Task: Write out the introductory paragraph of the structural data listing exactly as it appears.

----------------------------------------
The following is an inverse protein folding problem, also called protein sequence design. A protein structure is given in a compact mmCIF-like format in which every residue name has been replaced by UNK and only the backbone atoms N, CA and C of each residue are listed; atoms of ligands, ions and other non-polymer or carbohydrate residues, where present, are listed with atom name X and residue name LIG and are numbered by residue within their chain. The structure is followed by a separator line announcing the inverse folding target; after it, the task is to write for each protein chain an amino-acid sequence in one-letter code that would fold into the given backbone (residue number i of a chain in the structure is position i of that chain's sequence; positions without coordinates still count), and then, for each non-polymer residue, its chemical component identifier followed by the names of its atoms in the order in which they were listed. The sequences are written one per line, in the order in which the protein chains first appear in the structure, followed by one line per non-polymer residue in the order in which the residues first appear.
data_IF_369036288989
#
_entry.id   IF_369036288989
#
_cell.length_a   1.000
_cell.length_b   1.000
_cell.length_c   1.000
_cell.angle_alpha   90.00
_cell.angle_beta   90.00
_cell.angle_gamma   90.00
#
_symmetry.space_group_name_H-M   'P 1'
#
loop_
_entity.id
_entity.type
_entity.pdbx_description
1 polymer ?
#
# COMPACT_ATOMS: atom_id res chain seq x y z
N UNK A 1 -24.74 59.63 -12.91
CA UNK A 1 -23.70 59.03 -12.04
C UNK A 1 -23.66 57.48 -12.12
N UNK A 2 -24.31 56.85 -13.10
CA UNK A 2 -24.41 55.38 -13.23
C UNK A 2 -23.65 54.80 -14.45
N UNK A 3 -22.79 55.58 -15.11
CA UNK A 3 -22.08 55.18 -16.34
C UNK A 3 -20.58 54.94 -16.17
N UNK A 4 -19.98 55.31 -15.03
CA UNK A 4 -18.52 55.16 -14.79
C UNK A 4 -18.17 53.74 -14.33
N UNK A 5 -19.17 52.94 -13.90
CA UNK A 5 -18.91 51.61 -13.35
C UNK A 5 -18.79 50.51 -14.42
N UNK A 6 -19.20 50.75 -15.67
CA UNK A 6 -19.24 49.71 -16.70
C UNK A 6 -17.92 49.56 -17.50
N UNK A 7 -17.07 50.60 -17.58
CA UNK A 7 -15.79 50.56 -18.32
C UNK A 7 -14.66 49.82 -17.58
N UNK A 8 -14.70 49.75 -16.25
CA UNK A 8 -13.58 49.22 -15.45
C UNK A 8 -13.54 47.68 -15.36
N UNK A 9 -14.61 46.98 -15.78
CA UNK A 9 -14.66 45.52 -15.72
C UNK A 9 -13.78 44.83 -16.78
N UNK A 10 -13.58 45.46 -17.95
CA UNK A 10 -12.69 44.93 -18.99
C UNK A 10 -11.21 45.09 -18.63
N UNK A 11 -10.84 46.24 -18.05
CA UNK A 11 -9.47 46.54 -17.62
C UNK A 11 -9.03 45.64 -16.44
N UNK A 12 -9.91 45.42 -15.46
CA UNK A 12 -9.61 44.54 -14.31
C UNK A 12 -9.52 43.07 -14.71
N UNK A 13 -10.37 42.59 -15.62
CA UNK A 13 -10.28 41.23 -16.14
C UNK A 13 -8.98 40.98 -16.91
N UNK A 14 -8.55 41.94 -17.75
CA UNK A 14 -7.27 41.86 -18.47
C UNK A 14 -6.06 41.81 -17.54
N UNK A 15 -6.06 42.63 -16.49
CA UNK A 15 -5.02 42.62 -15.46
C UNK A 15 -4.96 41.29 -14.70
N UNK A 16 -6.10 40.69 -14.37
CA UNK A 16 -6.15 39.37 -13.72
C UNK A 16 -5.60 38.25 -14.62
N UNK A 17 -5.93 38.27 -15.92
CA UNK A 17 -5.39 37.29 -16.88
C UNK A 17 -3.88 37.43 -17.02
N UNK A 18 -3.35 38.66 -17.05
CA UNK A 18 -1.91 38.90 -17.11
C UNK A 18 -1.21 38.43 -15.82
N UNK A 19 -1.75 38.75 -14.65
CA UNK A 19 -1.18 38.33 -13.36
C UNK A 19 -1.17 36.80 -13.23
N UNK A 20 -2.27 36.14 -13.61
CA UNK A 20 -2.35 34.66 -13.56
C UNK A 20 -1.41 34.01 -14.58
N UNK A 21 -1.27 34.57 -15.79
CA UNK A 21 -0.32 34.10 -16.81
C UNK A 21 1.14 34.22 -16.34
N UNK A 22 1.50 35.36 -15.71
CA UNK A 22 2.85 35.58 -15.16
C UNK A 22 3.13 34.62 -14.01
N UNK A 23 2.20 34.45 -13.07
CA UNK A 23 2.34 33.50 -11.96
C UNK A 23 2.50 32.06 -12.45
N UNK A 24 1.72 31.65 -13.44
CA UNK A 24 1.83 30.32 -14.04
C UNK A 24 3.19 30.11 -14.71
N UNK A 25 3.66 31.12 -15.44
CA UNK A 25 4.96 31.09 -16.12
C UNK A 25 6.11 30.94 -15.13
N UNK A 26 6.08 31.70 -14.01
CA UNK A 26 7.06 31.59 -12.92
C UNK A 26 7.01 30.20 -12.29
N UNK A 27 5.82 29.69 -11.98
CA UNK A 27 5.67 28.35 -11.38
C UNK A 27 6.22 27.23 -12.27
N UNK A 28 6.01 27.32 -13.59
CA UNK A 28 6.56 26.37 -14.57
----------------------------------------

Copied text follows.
The following is an inverse protein folding problem, also called protein sequence design. A protein structure is given in a compact mmCIF-like format in which every residue name has been replaced by UNK and only the backbone atoms N, CA and C of each residue are listed; atoms of ligands, ions and other non-polymer or carbohydrate residues, where present, are listed with atom name X and residue name LIG and are numbered by residue within their chain. The structure is followed by a separator line announcing the inverse folding target; after it, the task is to write for each protein chain an amino-acid sequence in one-letter code that would fold into the given backbone (residue number i of a chain in the structure is position i of that chain's sequence; positions without coordinates still count), and then, for each non-polymer residue, its chemical component identifier followed by the names of its atoms in the order in which they were listed. The sequences are written one per line, in the order in which the protein chains first appear in the structure, followed by one line per non-polymer residue in the order in which the residues first appear.